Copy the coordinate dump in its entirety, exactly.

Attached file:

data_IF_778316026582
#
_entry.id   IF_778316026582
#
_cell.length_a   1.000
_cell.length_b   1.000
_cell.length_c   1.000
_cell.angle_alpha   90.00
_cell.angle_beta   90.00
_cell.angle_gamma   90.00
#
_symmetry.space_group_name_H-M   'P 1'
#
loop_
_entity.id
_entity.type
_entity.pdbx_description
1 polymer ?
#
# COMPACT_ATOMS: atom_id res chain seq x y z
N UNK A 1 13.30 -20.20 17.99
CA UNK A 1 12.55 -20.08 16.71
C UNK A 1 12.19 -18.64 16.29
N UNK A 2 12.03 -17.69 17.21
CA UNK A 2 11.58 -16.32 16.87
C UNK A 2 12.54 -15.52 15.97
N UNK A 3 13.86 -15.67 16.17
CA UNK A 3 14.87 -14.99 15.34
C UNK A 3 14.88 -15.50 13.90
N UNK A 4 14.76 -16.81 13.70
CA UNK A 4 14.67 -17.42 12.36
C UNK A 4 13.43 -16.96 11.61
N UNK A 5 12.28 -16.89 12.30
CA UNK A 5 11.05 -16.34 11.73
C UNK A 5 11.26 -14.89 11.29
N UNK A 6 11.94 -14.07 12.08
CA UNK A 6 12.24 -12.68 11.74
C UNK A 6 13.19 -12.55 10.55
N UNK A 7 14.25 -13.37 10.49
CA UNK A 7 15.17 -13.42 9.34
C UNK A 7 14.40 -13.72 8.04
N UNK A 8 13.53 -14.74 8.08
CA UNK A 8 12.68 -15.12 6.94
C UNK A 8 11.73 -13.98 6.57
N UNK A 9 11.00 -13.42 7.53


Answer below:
data_IF_778316026582
#
_entry.id   IF_778316026582
#
_cell.length_a   1.000
_cell.length_b   1.000
_cell.length_c   1.000
_cell.angle_alpha   90.00
_cell.angle_beta   90.00
_cell.angle_gamma   90.00
#
_symmetry.space_group_name_H-M   'P 1'
#
loop_
_entity.id
_entity.type
_entity.pdbx_description
1 polymer ?
#
# COMPACT_ATOMS: atom_id res chain seq x y z
N UNK A 1 13.30 -20.20 17.99
CA UNK A 1 12.55 -20.08 16.71
C UNK A 1 12.19 -18.64 16.29
N UNK A 2 12.03 -17.69 17.21
CA UNK A 2 11.58 -16.32 16.87
C UNK A 2 12.54 -15.52 15.97
N UNK A 3 13.86 -15.67 16.17
CA UNK A 3 14.87 -14.99 15.34
C UNK A 3 14.88 -15.50 13.90
N UNK A 4 14.76 -16.81 13.70
CA UNK A 4 14.67 -17.42 12.36
C UNK A 4 13.43 -16.96 11.61
N UNK A 5 12.28 -16.89 12.30
CA UNK A 5 11.05 -16.34 11.73
C UNK A 5 11.26 -14.89 11.29
N UNK A 6 11.94 -14.07 12.08
CA UNK A 6 12.24 -12.68 11.74
C UNK A 6 13.19 -12.55 10.55
N UNK A 7 14.25 -13.37 10.49
CA UNK A 7 15.17 -13.42 9.34
C UNK A 7 14.40 -13.72 8.04
N UNK A 8 13.53 -14.74 8.08
CA UNK A 8 12.68 -15.12 6.94
C UNK A 8 11.73 -13.98 6.57
N UNK A 9 11.00 -13.42 7.53